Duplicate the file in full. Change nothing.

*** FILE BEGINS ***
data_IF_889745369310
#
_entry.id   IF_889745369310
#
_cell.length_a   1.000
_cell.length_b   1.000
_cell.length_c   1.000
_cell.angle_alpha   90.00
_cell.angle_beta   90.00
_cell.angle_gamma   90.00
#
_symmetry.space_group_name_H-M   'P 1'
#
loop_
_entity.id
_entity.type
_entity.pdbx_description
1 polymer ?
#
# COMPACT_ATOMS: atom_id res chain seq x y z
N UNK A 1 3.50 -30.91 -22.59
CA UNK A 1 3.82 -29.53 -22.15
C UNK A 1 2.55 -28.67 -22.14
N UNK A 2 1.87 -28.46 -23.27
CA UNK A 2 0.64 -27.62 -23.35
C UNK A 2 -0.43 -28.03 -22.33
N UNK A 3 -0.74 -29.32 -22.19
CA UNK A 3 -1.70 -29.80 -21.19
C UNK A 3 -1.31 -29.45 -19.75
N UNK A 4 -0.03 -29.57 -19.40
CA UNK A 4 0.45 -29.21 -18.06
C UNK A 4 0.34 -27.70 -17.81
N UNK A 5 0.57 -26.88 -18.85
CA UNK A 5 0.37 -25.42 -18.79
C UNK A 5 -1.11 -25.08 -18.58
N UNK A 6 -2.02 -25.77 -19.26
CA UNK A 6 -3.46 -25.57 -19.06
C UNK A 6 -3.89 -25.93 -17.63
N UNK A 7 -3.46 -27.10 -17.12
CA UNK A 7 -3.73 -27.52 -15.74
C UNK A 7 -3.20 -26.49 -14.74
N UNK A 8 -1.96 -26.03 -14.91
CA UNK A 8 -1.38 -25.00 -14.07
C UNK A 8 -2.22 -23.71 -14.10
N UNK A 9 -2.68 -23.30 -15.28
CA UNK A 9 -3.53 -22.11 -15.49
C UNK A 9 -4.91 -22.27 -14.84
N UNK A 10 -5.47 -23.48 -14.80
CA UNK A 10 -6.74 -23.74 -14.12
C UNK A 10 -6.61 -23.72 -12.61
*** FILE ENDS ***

data_IF_889745369310
#
_entry.id   IF_889745369310
#
_cell.length_a   1.000
_cell.length_b   1.000
_cell.length_c   1.000
_cell.angle_alpha   90.00
_cell.angle_beta   90.00
_cell.angle_gamma   90.00
#
_symmetry.space_group_name_H-M   'P 1'
#
loop_
_entity.id
_entity.type
_entity.pdbx_description
1 polymer ?
#
# COMPACT_ATOMS: atom_id res chain seq x y z
N UNK A 1 3.50 -30.91 -22.59
CA UNK A 1 3.82 -29.53 -22.15
C UNK A 1 2.55 -28.67 -22.14
N UNK A 2 1.87 -28.46 -23.27
CA UNK A 2 0.64 -27.62 -23.35
C UNK A 2 -0.43 -28.03 -22.33
N UNK A 3 -0.74 -29.32 -22.19
CA UNK A 3 -1.70 -29.80 -21.19
C UNK A 3 -1.31 -29.45 -19.75
N UNK A 4 -0.03 -29.57 -19.40
CA UNK A 4 0.45 -29.21 -18.06
C UNK A 4 0.34 -27.70 -17.81
N UNK A 5 0.57 -26.88 -18.85
CA UNK A 5 0.37 -25.42 -18.79
C UNK A 5 -1.11 -25.08 -18.58
N UNK A 6 -2.02 -25.77 -19.26
CA UNK A 6 -3.46 -25.57 -19.06
C UNK A 6 -3.89 -25.93 -17.63
N UNK A 7 -3.46 -27.10 -17.12
CA UNK A 7 -3.73 -27.52 -15.74
C UNK A 7 -3.20 -26.49 -14.74
N UNK A 8 -1.96 -26.03 -14.91
CA UNK A 8 -1.38 -25.00 -14.07
C UNK A 8 -2.22 -23.71 -14.10
N UNK A 9 -2.68 -23.30 -15.28
CA UNK A 9 -3.53 -22.11 -15.49
C UNK A 9 -4.91 -22.27 -14.84
N UNK A 10 -5.47 -23.48 -14.80
CA UNK A 10 -6.74 -23.74 -14.12
C UNK A 10 -6.61 -23.72 -12.61